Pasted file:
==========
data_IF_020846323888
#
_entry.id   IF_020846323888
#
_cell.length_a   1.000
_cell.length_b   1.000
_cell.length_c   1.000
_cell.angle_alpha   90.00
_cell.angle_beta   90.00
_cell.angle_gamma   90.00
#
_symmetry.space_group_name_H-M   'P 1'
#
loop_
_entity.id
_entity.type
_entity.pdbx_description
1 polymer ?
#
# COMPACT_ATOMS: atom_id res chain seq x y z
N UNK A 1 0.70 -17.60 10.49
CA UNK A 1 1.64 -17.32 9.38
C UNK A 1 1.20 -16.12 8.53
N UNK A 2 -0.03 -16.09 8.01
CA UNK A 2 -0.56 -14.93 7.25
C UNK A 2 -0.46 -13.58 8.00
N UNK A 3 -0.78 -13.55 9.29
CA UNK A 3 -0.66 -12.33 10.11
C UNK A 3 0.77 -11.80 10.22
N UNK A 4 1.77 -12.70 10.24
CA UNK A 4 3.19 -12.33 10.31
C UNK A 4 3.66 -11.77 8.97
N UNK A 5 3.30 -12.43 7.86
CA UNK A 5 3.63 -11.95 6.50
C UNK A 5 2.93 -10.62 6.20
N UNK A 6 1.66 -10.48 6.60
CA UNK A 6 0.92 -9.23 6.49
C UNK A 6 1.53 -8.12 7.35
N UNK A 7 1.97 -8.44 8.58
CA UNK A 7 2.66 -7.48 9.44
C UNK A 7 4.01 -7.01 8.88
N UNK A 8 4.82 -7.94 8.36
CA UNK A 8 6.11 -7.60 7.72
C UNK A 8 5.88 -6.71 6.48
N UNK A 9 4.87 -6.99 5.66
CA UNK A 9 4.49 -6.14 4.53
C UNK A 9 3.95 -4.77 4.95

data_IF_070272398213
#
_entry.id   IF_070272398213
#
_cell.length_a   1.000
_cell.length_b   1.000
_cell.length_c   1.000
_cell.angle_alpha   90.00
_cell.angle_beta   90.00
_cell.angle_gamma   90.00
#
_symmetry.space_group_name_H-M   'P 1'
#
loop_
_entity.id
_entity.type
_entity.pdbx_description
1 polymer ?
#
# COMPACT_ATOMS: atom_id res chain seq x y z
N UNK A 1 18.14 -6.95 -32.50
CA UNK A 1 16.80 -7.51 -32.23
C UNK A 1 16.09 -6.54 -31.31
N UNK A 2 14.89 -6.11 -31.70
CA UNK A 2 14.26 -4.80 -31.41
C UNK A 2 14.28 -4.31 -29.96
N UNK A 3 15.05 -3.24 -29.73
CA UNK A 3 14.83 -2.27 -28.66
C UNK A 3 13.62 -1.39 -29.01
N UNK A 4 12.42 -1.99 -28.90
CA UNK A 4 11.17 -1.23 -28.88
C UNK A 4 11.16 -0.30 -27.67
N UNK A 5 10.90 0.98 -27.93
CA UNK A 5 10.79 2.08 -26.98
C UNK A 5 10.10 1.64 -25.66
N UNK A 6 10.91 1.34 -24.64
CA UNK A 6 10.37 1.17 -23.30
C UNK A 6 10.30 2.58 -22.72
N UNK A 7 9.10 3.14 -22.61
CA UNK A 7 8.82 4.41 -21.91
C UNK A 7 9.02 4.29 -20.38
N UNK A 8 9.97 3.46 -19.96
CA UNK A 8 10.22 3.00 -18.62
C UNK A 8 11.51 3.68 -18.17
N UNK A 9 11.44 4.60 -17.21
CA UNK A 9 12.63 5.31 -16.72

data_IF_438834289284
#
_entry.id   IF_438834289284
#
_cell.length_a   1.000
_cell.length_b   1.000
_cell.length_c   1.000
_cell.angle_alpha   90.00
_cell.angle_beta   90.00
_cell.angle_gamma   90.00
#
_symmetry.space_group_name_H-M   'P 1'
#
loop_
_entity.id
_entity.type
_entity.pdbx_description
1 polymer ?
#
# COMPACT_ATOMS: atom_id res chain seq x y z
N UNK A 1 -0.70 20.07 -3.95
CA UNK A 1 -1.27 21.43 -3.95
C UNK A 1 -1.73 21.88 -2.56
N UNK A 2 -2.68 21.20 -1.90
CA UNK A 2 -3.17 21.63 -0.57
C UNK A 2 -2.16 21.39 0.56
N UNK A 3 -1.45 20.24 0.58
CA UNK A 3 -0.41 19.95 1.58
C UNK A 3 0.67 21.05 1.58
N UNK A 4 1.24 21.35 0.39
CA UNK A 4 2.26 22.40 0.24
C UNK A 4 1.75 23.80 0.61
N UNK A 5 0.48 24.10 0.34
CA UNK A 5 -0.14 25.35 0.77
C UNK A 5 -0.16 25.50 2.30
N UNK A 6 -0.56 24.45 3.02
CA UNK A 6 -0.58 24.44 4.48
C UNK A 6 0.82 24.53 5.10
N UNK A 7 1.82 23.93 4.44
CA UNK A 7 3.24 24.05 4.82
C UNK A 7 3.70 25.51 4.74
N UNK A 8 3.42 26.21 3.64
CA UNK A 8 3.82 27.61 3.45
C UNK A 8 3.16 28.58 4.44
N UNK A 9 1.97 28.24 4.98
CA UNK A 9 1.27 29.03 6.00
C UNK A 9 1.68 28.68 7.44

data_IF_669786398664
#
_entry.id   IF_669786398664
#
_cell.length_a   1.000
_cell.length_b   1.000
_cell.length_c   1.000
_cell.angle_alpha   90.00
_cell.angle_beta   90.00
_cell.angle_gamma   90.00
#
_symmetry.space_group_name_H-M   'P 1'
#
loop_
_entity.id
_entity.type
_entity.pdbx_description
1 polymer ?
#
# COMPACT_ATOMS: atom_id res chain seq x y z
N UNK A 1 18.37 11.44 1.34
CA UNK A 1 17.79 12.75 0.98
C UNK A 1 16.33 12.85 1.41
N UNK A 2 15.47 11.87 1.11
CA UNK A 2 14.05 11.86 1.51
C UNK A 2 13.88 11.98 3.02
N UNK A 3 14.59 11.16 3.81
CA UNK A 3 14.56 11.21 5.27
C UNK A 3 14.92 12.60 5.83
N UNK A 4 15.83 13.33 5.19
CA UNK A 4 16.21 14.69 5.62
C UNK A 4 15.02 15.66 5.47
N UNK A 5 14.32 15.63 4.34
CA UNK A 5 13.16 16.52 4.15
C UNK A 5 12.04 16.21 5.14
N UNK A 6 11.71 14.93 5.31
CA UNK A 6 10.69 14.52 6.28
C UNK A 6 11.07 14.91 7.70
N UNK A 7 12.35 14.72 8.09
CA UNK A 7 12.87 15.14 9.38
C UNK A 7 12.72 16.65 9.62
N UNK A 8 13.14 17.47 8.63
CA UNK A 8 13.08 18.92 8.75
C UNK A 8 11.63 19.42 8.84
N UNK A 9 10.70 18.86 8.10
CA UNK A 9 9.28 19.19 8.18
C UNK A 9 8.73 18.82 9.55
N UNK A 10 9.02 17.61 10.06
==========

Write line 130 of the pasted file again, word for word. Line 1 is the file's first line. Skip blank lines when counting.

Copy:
CA UNK A 6 -0.58 24.44 4.48